Monday, November 16, 2015

The Master of The Ten Dollar Word: Farewell, Nick Bockwinkel

A master smithy of vocabulary
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Nick Bockwinkel died yesterday, November 15, 2015. It would be easy to list his accomplishments – and there were MANY, including being the AWA World Champion at the age of 52 (!) and wrestling a match against Jumbo Tsuruta with Terry Funk as special guest referee – but instead I want to talk about Nick Bockwinkel’s master classes in promos.

A lot of wrestlers point to guys like Ric Flair as inspiration for their promo style. Flair was great, no doubt about it, but when Nick Bockwinkel called Mad Dog Vachon one of the lowest elements of humanity? You could almost taste the disdain for every single one of the crowd who liked and supported Vachon, because here was Nick Bockwinkel, of all people, holding the title, wearing his fancy suits (oh, but subtly; no flash over substance here, Nick Bockwinkel was a gentleman, albeit not of the fancy British sort, but a gentleman armed with a tiny dictionary and all the words to bring you down five sizes smaller and the physical ability to kick your ass once you were diminished), using his huge vocabulary to insult the guy YOU wanted to win, making you feel incredibly, deliciously low-class, and you HATED him for it.

They gave Bockwinkel Bobby Heenan as a manager and I suppose that’s how it was done, back in the day, but my god was Bockwinkel the least likely guy to need any managing. He used phrases like “obdurate recalcitrance” to imply stubbornness and a frustration on his part for men who didn’t seem to understand that he, Nick Bockwinkel, was the very best, and don’t you forget it.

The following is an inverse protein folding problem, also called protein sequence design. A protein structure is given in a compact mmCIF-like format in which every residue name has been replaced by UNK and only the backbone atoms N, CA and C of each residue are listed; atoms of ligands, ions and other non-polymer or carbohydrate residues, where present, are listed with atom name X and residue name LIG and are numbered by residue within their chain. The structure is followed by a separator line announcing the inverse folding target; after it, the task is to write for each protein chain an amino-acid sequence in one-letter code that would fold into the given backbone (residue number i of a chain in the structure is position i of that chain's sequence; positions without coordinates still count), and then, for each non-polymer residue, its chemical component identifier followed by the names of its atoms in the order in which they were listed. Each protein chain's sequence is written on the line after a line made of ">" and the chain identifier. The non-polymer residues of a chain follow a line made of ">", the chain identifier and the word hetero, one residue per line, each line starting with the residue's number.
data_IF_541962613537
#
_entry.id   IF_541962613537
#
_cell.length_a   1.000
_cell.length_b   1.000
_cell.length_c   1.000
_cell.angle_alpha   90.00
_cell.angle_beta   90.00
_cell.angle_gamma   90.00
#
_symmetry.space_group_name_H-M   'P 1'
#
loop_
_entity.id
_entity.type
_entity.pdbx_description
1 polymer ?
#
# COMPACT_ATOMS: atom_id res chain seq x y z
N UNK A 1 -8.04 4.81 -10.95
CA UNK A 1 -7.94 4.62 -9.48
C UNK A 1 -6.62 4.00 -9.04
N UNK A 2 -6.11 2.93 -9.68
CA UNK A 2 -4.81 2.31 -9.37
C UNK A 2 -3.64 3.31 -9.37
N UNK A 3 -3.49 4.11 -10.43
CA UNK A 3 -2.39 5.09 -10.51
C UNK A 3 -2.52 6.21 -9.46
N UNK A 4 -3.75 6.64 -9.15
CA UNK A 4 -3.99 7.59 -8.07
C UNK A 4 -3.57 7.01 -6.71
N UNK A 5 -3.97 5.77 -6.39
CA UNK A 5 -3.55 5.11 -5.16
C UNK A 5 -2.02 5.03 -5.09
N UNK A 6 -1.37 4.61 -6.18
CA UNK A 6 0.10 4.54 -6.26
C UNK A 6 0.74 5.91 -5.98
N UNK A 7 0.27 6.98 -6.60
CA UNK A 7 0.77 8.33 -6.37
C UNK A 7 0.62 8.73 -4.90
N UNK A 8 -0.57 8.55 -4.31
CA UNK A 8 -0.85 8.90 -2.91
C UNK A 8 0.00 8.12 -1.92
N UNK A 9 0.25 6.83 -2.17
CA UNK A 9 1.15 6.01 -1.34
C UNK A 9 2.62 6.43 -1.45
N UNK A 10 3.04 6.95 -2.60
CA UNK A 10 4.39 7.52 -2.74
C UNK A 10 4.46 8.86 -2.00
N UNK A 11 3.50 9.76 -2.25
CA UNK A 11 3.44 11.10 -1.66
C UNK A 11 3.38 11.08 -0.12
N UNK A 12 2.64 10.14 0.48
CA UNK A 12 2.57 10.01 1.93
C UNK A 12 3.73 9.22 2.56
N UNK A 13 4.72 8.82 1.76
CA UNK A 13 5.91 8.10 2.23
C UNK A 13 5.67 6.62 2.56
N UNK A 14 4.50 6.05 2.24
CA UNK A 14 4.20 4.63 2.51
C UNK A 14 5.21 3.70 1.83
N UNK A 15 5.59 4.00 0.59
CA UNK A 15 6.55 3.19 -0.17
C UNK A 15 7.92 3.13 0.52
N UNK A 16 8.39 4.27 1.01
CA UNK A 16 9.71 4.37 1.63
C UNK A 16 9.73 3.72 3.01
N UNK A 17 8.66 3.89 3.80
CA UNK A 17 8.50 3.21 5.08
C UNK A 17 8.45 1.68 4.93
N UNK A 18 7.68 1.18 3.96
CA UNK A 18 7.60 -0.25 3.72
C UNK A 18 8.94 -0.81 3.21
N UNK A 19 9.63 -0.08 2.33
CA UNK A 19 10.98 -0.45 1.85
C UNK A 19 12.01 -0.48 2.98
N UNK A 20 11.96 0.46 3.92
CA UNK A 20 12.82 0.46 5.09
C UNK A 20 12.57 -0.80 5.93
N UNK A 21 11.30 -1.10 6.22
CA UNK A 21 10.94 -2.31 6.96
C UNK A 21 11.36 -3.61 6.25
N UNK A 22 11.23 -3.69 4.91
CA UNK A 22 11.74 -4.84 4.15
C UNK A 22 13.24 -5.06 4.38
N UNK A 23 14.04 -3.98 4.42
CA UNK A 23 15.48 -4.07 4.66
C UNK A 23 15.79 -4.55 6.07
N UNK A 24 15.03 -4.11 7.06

As the years changed, so did the style in which wrestlers worked. Flair was gold watches and jets in a time where most folks were struggling against things they didn’t understand, like big government and poverty. Bockwinkel was a dictionary and a disdain for the common man that was palpable without being ostentatious. Flair made you feel poor; Bockwinkel made you feel dumb, which was somehow worse, because you could always find ways to earn money, but intelligence wasn’t so easy to come by.

Any more, in wrestling, words are meaningless without actions and vice-versa. It will be a long time before any wrestler manages to combine both their words and the prowess to back them up in such a way as Bockwinkel, but men like Damien Sandow are hearkening back to that era.

Thank you for making us feel insignificant, Mr. Bockwinkel. You made it fun to prove to you we were anything but, but my goodness, how we loved to hate you.

And how you will be missed. Goodbye, sir.